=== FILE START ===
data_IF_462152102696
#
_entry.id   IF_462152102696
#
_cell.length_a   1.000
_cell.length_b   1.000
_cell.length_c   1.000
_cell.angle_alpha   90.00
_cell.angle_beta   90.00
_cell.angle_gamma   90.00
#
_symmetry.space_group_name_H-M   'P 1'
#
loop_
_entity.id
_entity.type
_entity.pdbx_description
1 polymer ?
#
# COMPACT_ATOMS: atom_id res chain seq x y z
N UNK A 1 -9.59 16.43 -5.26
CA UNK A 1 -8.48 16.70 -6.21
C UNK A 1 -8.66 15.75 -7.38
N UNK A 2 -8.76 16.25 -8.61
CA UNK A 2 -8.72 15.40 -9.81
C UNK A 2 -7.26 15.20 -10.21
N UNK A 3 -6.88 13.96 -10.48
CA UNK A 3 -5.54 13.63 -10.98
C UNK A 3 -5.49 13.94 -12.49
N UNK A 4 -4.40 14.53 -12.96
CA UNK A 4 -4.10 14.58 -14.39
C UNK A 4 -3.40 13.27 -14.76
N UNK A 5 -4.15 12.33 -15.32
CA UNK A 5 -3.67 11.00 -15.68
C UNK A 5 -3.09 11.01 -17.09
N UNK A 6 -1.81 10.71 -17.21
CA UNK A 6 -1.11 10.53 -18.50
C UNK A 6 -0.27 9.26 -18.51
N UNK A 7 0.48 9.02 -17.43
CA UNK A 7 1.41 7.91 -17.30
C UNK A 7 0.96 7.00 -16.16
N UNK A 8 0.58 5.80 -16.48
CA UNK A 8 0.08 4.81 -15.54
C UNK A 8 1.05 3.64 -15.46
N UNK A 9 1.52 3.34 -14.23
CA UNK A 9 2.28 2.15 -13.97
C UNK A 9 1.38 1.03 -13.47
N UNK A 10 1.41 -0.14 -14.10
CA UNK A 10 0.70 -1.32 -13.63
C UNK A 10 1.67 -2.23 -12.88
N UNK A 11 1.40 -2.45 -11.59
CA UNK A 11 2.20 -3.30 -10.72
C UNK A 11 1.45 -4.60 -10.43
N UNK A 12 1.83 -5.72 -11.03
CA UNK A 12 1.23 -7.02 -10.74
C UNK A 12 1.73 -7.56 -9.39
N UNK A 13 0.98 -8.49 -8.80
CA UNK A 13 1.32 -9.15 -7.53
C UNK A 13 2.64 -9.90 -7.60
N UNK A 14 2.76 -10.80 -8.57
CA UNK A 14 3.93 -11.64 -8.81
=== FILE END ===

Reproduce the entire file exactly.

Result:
data_IF_462152102696
#
_entry.id   IF_462152102696
#
_cell.length_a   1.000
_cell.length_b   1.000
_cell.length_c   1.000
_cell.angle_alpha   90.00
_cell.angle_beta   90.00
_cell.angle_gamma   90.00
#
_symmetry.space_group_name_H-M   'P 1'
#
loop_
_entity.id
_entity.type
_entity.pdbx_description
1 polymer ?
#
# COMPACT_ATOMS: atom_id res chain seq x y z
N UNK A 1 -9.59 16.43 -5.26
CA UNK A 1 -8.48 16.70 -6.21
C UNK A 1 -8.66 15.75 -7.38
N UNK A 2 -8.76 16.25 -8.61
CA UNK A 2 -8.72 15.40 -9.81
C UNK A 2 -7.26 15.20 -10.21
N UNK A 3 -6.88 13.96 -10.48
CA UNK A 3 -5.54 13.63 -10.98
C UNK A 3 -5.49 13.94 -12.49
N UNK A 4 -4.40 14.53 -12.96
CA UNK A 4 -4.10 14.58 -14.39
C UNK A 4 -3.40 13.27 -14.76
N UNK A 5 -4.15 12.33 -15.32
CA UNK A 5 -3.67 11.00 -15.68
C UNK A 5 -3.09 11.01 -17.09
N UNK A 6 -1.81 10.71 -17.21
CA UNK A 6 -1.11 10.53 -18.50
C UNK A 6 -0.27 9.26 -18.51
N UNK A 7 0.48 9.02 -17.43
CA UNK A 7 1.41 7.91 -17.30
C UNK A 7 0.96 7.00 -16.16
N UNK A 8 0.58 5.80 -16.48
CA UNK A 8 0.08 4.81 -15.54
C UNK A 8 1.05 3.64 -15.46
N UNK A 9 1.52 3.34 -14.23
CA UNK A 9 2.28 2.15 -13.97
C UNK A 9 1.38 1.03 -13.47
N UNK A 10 1.41 -0.14 -14.10
CA UNK A 10 0.70 -1.32 -13.63
C UNK A 10 1.67 -2.23 -12.88
N UNK A 11 1.40 -2.45 -11.59
CA UNK A 11 2.20 -3.30 -10.72
C UNK A 11 1.45 -4.60 -10.43
N UNK A 12 1.83 -5.72 -11.03
CA UNK A 12 1.23 -7.02 -10.74
C UNK A 12 1.73 -7.56 -9.39
N UNK A 13 0.98 -8.49 -8.80
CA UNK A 13 1.32 -9.15 -7.53
C UNK A 13 2.64 -9.90 -7.60
N UNK A 14 2.76 -10.80 -8.57
CA UNK A 14 3.93 -11.64 -8.81